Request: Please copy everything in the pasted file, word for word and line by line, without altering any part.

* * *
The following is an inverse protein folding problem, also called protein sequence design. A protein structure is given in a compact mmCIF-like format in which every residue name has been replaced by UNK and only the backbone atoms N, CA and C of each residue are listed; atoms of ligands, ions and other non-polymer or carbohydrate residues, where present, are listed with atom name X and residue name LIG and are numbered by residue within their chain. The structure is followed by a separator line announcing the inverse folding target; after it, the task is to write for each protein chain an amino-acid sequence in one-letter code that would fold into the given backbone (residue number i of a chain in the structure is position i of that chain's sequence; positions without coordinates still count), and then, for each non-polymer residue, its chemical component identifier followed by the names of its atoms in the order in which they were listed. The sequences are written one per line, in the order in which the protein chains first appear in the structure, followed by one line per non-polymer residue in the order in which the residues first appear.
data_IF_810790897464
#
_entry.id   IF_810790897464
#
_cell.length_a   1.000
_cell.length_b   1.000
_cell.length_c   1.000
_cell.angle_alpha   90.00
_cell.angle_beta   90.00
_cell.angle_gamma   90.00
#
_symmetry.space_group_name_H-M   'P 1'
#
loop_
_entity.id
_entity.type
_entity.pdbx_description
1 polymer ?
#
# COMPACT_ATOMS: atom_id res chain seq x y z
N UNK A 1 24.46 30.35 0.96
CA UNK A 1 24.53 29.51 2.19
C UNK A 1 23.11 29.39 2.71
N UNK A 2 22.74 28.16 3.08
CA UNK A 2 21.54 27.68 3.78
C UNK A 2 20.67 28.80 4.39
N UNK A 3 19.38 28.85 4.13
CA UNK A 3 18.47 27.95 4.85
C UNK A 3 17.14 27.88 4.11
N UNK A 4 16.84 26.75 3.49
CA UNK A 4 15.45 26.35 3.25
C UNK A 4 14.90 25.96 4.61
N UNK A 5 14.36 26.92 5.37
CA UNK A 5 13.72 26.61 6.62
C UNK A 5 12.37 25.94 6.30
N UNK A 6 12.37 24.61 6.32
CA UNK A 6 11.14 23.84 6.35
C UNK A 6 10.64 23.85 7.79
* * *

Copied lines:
The following is an inverse protein folding problem, also called protein sequence design. A protein structure is given in a compact mmCIF-like format in which every residue name has been replaced by UNK and only the backbone atoms N, CA and C of each residue are listed; atoms of ligands, ions and other non-polymer or carbohydrate residues, where present, are listed with atom name X and residue name LIG and are numbered by residue within their chain. The structure is followed by a separator line announcing the inverse folding target; after it, the task is to write for each protein chain an amino-acid sequence in one-letter code that would fold into the given backbone (residue number i of a chain in the structure is position i of that chain's sequence; positions without coordinates still count), and then, for each non-polymer residue, its chemical component identifier followed by the names of its atoms in the order in which they were listed. The sequences are written one per line, in the order in which the protein chains first appear in the structure, followed by one line per non-polymer residue in the order in which the residues first appear.
data_IF_810790897464
#
_entry.id   IF_810790897464
#
_cell.length_a   1.000
_cell.length_b   1.000
_cell.length_c   1.000
_cell.angle_alpha   90.00
_cell.angle_beta   90.00
_cell.angle_gamma   90.00
#
_symmetry.space_group_name_H-M   'P 1'
#
loop_
_entity.id
_entity.type
_entity.pdbx_description
1 polymer ?
#
# COMPACT_ATOMS: atom_id res chain seq x y z
N UNK A 1 24.46 30.35 0.96
CA UNK A 1 24.53 29.51 2.19
C UNK A 1 23.11 29.39 2.71
N UNK A 2 22.74 28.16 3.08
CA UNK A 2 21.54 27.68 3.78
C UNK A 2 20.67 28.80 4.39
N UNK A 3 19.38 28.85 4.13
CA UNK A 3 18.47 27.95 4.85
C UNK A 3 17.14 27.88 4.11
N UNK A 4 16.84 26.75 3.49
CA UNK A 4 15.45 26.35 3.25
C UNK A 4 14.90 25.96 4.61
N UNK A 5 14.36 26.92 5.37
CA UNK A 5 13.72 26.61 6.62
C UNK A 5 12.37 25.94 6.30
N UNK A 6 12.37 24.61 6.32
CA UNK A 6 11.14 23.84 6.35
C UNK A 6 10.64 23.85 7.79